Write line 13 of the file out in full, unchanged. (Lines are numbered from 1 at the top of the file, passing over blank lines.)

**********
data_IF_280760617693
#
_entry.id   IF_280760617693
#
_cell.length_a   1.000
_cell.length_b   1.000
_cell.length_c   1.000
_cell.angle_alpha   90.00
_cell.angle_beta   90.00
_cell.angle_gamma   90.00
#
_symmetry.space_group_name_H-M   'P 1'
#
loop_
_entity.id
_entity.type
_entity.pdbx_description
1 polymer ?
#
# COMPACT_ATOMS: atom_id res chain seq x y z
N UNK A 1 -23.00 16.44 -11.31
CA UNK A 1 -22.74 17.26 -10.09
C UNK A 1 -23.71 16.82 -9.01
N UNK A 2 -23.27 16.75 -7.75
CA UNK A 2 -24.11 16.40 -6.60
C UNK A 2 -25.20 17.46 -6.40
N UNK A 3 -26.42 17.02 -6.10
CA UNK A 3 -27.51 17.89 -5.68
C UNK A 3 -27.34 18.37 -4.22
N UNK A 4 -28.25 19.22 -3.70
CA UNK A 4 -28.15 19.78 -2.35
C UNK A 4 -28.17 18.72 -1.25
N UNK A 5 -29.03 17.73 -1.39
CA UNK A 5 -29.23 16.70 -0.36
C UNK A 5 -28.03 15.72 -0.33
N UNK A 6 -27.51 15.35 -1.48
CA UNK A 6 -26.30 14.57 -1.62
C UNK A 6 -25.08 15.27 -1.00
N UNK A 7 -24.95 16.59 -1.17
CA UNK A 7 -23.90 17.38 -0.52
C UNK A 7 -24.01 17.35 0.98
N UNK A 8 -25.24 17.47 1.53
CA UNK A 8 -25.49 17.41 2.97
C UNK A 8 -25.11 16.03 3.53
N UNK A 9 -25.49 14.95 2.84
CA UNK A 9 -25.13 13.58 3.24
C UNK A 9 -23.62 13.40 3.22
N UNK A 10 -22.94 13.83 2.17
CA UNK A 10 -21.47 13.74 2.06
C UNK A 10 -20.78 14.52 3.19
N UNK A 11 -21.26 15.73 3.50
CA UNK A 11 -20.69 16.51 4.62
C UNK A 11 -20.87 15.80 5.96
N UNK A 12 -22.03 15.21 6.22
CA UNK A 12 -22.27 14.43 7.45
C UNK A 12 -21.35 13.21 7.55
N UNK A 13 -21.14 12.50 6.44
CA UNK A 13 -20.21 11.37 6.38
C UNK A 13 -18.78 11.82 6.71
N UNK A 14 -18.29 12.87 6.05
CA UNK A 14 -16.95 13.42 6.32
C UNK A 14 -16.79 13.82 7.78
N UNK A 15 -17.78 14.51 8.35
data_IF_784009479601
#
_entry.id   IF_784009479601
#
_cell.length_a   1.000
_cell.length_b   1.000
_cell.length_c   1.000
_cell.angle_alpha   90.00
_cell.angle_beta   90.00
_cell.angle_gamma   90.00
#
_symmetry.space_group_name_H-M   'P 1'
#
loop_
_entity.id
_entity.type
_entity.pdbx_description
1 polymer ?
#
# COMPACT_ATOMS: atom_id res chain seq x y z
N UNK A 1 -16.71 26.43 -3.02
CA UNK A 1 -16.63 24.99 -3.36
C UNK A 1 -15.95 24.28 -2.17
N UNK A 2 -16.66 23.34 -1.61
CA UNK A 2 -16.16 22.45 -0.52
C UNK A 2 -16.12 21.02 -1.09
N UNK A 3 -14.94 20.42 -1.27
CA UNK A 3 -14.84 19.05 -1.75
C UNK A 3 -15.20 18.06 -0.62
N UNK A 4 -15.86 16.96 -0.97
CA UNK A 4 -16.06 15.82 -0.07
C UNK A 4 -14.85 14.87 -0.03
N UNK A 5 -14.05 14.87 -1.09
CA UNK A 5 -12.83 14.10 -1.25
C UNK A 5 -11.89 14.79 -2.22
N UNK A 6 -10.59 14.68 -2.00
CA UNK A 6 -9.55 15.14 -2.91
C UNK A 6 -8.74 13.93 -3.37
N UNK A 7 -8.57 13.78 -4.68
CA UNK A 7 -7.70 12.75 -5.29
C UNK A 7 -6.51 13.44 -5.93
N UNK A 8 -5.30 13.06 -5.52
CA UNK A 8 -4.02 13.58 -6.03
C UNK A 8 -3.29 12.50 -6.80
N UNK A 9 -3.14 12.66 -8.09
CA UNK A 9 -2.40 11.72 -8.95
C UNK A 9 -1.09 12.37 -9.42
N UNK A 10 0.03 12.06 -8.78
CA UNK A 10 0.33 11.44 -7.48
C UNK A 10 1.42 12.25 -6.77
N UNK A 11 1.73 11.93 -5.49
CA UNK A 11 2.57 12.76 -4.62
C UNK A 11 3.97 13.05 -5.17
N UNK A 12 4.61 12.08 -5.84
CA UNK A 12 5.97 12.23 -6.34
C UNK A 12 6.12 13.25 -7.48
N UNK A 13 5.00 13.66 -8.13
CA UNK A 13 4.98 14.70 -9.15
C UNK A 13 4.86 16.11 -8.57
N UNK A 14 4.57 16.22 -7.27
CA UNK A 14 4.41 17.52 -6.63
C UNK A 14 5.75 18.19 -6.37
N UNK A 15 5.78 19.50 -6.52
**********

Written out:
#